Time to enjoy a Beethoven coffee

Portrait bust of Beethoven, Anna EG Hoffman, in the British Museum collection © Trustees of the British Museum

Portrait bust of Beethoven, Anna EG Hoffman, in the British Museum collection © Trustees of the British Museum

It is said that Beethoven prepared his coffee by counting, precisely, 60 beans per cup. Biographies of Beethoven certainly suggest that he had a significant coffee habit. Banned by his doctor from drinking coffee towards the end of his life, there are many references to him frequenting coffee houses in earlier years. Sadly, I have not found the source for the 60 beans story and so would not like to comment on its veracity. Nonetheless, it is a good story and it does link with coffee so, as today (17th December) is the 244th anniversary of his baptism (it is assumed that he was born the day before on 16th December 1770), it is “Beethoven day” on the Daily Grind.

To me, what lends some credibility to the 60 beans story is the fact that, as coffee lovers, we can be very particular about the way we prepare our brew. Some people, for example, weigh the amount of the coffee and the quantity of water and brew their coffee according to instructions from one of the various online brewing tutorials (see here for a good one from Hasbean). Personally, in the morning, I am far too bleary eyed to consider getting the kitchen scales out, nor would I count a certain number of beans. I do however count the number of seconds that I take to grind my coffee with my trusty burr grinder (always set to the same level of grind of course). Can counting the number of seconds for a quantity of grind possibly be a good way of measuring a specific quantity of coffee?

Did Galileo drop balls from the top of the tower?

Did Galileo drop balls from the top of the tower?

Galileo Galilei (1564-1642) died before coffee was properly introduced to Europe. He is relevant to this story though owing to his work on clocks and timing devices. One way that Galileo measured time was to collect water in a jug over the measurement period. It seems that this is almost the reverse of my morning coffee ritual. To check that he was measuring time correctly however, he needed a second, independent method. Of course, Galileo couldn’t use a watch or pendulum because watches hadn’t been developed at the time and Galileo himself was doing the work needed to understand pendulums and make them useful for clocks. So what else could he use to measure time? There is a clue to another method that Galileo used in his experiments on falling balls. Although there are questions as to whether Galileo really did drop balls from the top of the Tower of Pisa, we do know that he did experiments which involved rolling bronze balls down a groove. Along the groove were marks where strings made from gut had been pulled across the groove such that they made a sound as the ball passed, perhaps like the sound of a harp being plucked. By adjusting the position of these strings, the interval between the sounds from different gut strings could be made to match a known rhythm. The time it took for a ball to fall down the groove was being measured by matching its descent to a known tune. This suggests that Galileo sang while he was making his key measurements and that it was this that allowed him to start to understand how bodies fell under gravity. Singing was Galileo’s (surprisingly accurate) method of measuring time.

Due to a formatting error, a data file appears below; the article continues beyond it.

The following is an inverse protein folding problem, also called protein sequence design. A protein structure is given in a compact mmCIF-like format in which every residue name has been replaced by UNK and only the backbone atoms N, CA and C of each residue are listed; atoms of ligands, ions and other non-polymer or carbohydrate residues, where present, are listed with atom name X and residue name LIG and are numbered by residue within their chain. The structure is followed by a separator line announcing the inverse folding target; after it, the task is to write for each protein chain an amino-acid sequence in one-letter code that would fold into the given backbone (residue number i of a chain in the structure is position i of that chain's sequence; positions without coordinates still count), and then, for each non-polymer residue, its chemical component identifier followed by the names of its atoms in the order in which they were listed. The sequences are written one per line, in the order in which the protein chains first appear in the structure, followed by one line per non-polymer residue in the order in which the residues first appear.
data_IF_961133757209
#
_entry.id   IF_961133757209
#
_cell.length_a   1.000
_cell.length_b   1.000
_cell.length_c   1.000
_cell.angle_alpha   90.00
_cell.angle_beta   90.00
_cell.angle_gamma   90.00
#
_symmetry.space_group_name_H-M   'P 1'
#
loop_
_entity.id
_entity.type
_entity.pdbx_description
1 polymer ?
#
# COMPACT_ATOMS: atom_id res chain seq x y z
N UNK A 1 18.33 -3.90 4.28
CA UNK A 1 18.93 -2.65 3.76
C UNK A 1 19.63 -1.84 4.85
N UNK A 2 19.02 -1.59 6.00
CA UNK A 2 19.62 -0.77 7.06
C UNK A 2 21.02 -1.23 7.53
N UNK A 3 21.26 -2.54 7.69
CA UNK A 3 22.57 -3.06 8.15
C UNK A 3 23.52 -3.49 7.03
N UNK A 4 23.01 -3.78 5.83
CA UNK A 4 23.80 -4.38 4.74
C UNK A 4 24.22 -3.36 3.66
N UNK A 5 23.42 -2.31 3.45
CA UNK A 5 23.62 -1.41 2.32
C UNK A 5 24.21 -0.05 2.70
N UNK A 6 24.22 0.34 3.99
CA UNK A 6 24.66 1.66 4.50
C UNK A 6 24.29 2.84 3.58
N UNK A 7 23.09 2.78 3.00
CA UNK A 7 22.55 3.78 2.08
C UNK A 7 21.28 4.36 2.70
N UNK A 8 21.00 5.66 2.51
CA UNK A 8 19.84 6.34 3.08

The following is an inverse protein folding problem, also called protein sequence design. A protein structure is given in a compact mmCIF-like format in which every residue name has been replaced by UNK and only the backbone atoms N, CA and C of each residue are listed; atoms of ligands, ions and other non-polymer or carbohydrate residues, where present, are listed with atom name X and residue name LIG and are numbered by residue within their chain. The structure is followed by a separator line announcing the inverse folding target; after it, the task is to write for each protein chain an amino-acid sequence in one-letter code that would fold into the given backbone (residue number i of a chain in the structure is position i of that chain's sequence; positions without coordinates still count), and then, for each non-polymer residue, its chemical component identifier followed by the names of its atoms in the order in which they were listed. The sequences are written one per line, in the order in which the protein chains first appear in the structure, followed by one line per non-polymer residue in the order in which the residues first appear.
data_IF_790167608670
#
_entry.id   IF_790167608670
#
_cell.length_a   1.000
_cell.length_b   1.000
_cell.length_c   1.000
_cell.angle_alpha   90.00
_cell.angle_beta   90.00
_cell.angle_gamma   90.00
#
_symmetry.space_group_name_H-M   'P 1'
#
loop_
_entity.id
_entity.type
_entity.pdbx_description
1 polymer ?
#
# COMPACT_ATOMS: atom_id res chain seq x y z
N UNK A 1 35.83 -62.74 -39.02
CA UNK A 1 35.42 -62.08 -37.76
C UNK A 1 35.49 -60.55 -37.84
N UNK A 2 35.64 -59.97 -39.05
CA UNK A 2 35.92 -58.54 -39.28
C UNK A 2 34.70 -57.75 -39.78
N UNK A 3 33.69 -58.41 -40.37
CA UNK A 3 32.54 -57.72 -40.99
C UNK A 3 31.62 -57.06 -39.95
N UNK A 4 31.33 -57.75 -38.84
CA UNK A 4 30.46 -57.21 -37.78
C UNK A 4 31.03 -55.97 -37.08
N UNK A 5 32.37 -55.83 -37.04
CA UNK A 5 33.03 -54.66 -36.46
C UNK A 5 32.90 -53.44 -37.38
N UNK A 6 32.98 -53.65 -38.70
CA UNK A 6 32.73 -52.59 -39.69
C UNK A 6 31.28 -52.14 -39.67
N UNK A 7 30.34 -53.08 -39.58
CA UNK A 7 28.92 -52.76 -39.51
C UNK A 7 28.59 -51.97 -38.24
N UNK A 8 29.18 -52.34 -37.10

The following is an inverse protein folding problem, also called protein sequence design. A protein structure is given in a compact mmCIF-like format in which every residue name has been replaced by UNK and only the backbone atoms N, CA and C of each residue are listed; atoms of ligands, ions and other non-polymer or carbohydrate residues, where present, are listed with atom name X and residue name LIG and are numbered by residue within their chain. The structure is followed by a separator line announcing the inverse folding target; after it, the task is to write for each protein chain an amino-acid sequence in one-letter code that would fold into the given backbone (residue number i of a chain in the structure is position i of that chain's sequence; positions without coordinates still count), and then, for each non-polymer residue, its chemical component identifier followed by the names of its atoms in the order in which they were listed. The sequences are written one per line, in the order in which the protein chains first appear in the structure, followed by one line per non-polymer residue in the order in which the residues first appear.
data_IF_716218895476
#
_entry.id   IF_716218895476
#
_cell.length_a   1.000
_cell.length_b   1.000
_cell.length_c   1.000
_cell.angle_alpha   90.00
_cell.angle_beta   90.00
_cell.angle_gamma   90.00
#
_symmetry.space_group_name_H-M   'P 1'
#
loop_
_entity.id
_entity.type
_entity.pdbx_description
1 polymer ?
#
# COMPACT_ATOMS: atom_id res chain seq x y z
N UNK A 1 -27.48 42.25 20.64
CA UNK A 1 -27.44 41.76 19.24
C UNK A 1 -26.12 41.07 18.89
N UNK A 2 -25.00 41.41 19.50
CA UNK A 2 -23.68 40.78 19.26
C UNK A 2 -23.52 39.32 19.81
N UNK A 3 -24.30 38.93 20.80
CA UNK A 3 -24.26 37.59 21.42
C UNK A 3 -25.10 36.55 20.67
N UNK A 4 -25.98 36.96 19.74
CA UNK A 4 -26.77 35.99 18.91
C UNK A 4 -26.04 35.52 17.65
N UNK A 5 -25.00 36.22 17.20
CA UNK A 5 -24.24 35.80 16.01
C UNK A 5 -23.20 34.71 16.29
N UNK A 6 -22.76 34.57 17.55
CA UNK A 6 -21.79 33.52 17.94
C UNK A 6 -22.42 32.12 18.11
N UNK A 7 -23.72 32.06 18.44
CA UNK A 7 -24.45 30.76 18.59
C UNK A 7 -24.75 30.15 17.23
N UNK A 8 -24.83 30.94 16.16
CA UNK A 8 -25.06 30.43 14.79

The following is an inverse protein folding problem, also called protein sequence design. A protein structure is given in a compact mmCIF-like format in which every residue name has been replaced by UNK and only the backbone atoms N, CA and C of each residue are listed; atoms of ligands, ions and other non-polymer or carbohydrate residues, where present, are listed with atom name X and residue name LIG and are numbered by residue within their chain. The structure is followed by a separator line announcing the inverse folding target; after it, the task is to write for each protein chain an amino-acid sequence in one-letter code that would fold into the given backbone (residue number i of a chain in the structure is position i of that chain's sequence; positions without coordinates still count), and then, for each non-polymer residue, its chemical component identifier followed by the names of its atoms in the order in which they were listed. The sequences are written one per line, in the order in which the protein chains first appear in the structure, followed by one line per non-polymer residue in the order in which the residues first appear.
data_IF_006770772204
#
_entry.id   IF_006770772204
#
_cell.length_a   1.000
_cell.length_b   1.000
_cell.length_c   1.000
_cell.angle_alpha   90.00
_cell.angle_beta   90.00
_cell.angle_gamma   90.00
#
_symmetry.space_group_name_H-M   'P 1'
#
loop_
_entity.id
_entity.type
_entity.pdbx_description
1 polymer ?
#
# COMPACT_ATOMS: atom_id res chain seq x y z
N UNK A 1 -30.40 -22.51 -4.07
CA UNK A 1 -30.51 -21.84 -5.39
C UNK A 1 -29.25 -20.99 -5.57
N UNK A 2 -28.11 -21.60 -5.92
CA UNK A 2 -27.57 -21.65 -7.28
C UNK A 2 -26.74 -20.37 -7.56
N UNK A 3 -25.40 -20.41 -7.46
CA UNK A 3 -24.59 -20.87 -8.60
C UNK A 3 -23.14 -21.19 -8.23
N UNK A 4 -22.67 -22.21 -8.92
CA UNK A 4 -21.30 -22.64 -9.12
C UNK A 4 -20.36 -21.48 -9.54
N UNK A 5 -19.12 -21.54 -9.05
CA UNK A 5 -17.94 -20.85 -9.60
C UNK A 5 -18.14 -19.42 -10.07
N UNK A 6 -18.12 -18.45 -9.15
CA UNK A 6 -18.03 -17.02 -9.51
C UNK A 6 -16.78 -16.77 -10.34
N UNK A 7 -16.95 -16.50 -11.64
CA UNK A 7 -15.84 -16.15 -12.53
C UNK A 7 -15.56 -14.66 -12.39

Which brings me full circle back to Beethoven. Beethoven certainly knew the “mechanician” Mälzel who invented the metronome as we now know it. There are also indications that Beethoven was aware of early versions of Mälzel’s invention. In 1813, the Wiener Vaterländische Blätter wrote “…Herr Beethoven looks upon this invention as a welcome means with which to secure the performance of his brilliant compositions in all places in the tempos conceived by him, which to his regret have so often been misunderstood“.  It seems that in the two hundred years between Galileo and Beethoven, there had been so many improvements to clocks and timing devices that singing, which had started off as a way to measure time, was now itself being regulated by the clocks that singing may have helped to develop.

How many beans go to make your morning coffee?

How many beans go to make your morning coffee?

So how is a Beethoven coffee, assuming that there is any veracity to the legend? Sixty beans works out as 8-10g which, depending on the amount of water in the cup could be weaker (or stronger) than modern brews. In my cup, it was slightly weaker than I am used to. I enjoyed my “Beethoven coffee” while listening to his String Quartet Op 74, “Harp”. As I sipped the coffee while listening to the first movement, I could almost hear the gut strings of Galileo’s experiment being plucked as the balls rolled by. The coffee itself (Costa Rica, Finca Arbar El Manatial, Yellow Honey, Caturra/Catual) was very smooth and rich, as you would expect from a coffee from Has Bean. Described in the tasting notes as “….An amazing caramel and milk chocolate sweetness partnered with delicate peach and apricot acidity…” It was the perfect coffee to enjoy with the Harp quartet piece. Sometimes it is important to take time to go slow and enjoy the coffee.

So why not raise a mug today to Beethoven and savour a Beethoven coffee? Please leave any comments using the form below, especially if you know a reliable reference to Beethoven’s coffee habit or have suggestions as to how to improve my morning brew.

Further reading:

Quotes taken from “Thayer’s life of Beethoven”, Revised and Edited by Elliot Forbes, Princeton University Press, 1967

Information on Galileo and time: “Styles of Knowing, A new history of science from ancient times to the present”, Chunglin Kwa, University of Pittsburgh Press, 2011

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